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A Blowout July Jobs Report Sends Stocks And Bonds Lower (NASDAQ:IEI)

low angle view Thermometer on blue sky with sun shining

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The Department of Labor reported that the U.S. economy added a whopping 528,000 jobs in July, about double market expectations. It was the best monthly employment gain since February. Revisions were also positive. The unemployment rate fell to 3.5% (back to pre-pandemic levels and the lowest since 1969) vs the 3.6% forecast. Average hourly earnings rose 0.5% in July, easily beating the consensus of +0.3%, leading to a year-on-year advance of 5.2%. Hours worked also rose from June, coming in at 34.6 for last month. Private payrolls jumped by 471,000. The labor force participation rate dipped to 62.1%, however.

On the move, Treasury rates rose sharply. The 2-year note rate surged to near 3.2% immediately after the NFP data release. The U.S. Dollar Index jumped 1% and stocks also sold off on the extremely hot number, which spooks the peak-inflation narrative. Traders now expect a 0.75 percentage point rise in the Fed’s policy rate at the September meeting.

July Employment Situation: A Barn burner

July Employment Situation: A Barnburner

Bloomberg

July NFP Report: Sector Breakdown

July NFP Report: Sector Breakdown

Charles Schwab

More Prime-Age Workers

More Prime-Age Workers

Indeed

The stellar employment report comes on the heels of a massive rally in the Treasury market. Consider that the two-year and 10-year note yields were both near 3.5% in mid-June. Rates across the curve dropped big as the market interpreted Fed Chair Powell’s tone at the July FOMC meeting as a somewhat dovish pivot, though his words were arguably hawkish. The 10-year note nearly touched 2.5% earlier this week, but now trades at 2.8%.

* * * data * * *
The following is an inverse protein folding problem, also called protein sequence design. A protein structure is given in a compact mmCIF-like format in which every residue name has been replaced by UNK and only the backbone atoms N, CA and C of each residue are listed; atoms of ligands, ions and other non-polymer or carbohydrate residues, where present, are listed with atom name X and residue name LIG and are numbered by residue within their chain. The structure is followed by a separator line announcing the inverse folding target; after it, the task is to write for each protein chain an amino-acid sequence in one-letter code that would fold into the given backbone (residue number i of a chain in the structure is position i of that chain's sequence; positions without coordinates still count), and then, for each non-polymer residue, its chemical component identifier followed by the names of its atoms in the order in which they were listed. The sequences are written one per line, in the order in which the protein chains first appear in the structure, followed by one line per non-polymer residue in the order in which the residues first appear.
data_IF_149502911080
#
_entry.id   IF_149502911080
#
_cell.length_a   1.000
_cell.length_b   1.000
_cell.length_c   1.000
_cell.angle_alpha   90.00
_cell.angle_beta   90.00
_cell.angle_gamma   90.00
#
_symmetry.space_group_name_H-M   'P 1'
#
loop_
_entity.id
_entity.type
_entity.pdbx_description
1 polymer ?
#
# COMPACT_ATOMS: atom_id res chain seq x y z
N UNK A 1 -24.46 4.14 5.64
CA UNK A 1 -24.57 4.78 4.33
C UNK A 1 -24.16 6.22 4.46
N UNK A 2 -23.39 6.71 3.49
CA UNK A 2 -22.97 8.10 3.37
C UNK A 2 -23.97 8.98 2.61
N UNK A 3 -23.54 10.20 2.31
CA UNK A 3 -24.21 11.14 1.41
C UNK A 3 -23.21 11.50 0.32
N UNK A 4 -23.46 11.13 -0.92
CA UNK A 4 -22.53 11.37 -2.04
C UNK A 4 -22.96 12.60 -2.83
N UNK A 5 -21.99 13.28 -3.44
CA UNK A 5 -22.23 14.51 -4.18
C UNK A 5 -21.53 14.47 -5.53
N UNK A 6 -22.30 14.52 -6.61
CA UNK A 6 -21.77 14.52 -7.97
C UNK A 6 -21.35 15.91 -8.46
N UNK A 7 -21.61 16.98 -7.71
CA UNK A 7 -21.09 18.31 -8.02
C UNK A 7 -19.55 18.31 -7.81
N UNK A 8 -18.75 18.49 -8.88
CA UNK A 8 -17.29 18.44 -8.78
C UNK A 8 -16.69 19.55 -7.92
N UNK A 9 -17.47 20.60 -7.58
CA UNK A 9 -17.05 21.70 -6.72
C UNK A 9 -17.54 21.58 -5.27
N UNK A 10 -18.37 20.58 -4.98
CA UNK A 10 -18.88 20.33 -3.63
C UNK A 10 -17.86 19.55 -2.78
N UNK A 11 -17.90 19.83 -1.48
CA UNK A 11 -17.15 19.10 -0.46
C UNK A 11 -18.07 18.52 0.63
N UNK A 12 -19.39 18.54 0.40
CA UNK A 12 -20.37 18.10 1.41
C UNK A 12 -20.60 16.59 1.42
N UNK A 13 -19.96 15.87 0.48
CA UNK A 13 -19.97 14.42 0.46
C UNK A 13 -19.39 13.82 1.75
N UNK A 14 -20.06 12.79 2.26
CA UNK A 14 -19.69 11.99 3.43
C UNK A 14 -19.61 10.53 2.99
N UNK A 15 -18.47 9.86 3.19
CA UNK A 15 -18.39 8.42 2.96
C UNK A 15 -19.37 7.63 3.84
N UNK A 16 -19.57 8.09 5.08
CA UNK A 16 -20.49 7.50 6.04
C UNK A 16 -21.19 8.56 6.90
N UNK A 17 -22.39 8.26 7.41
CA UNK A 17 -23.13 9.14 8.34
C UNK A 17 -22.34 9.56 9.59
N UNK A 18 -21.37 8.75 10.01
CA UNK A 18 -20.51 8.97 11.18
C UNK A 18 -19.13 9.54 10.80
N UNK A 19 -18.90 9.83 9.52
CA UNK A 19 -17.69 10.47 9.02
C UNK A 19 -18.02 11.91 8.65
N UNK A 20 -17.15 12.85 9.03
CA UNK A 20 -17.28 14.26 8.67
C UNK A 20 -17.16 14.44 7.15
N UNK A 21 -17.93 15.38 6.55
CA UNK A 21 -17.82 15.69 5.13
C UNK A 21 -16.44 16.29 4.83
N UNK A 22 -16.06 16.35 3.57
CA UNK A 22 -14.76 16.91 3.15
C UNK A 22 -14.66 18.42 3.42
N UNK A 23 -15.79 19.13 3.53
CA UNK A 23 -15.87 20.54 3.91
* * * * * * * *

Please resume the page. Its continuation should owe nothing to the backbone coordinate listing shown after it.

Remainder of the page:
Treasury Curve Rally Since Mid-June

Treasury Curve Rally Since Mid-June

Stockcharts.com

Short-to-intermediate term Treasuries bounced hugely over the past two months, but a portion of the gains was given up post-NFP this morning. The iShares 3-7 Year Treasury Bond ETF (NASDAQ:IEI) fell nearly 1% from its highs on Thursday. The 2s10s spread is now inverted by about 40 basis points as short-term rates rise sharply above the middle part of the yield curve.

IEI: Intermediate-Term Treasuries Sell-Off Post-NFP

IEI: Intermediate-Term Treasurys Sell-Off Post-NFP

Stockcharts.com

I see resistance on the chart of IEI in the $120 to $121 area. Treasury bulls have their work cut out for them here.

IEI: 3-7 Year Treasuries: Trading at Resistance

IEI: 3-7 Year Treasurys: Trading at Resistance

Stockcharts.com

Higher yields will buck the recent trend we have seen in lower mortgage rates. Mortgage News Daily reported that the average 30-year mortgage rate nearly fell below 5% at times this week, but they will tick up following the selloff in Treasuries on Friday.

Mortgage Rates Approached 5% This Week

Mortgage Rates Approached 5% This Week

Mortgage News Daily

Looking ahead, analysts still expect a slowing of the jobs market. Goldman Sachs sees monthly payroll gains falling to just 100,000 by year-end. Moreover, economists at Bank of America Global Research see a recession in the cards as broad economic growth continues to wane – they’re among the most bearish on the street.

Goldman: Job Growth Should Slow Sharply

Goldman: Job Growth Should Slow Sharply

Goldman Sachs Investment Research

More big July data hits next week with the all-important Consumer Price Index report crossing the wires Wednesday morning. PPI comes Thursday. Also important from an inflation point of view is the University of Michigan’s Sentiment survey and its consumer inflation expectations data. Expect significant volatility in IEI and other parts of the Treasury curve through next week.

Economic Data Next Week

Economic Data Next Week

BofA Global Research

Oh, and by the way, the second quarter earnings season continues with many major firms reporting results.

Corporate Earnings Season Presses On

Corporate Earnings Season Presses On

Wall Street Horizon

The Bottom Line

The July employment situation report was undoubtedly a hot number and flies in the face of the Fed’s goal of cooling off the economy. Stocks sold off and Treasury yields rose sharply. Traders now see a more aggressive Fed, and this report makes next week’s CPI numbers for July even more important.

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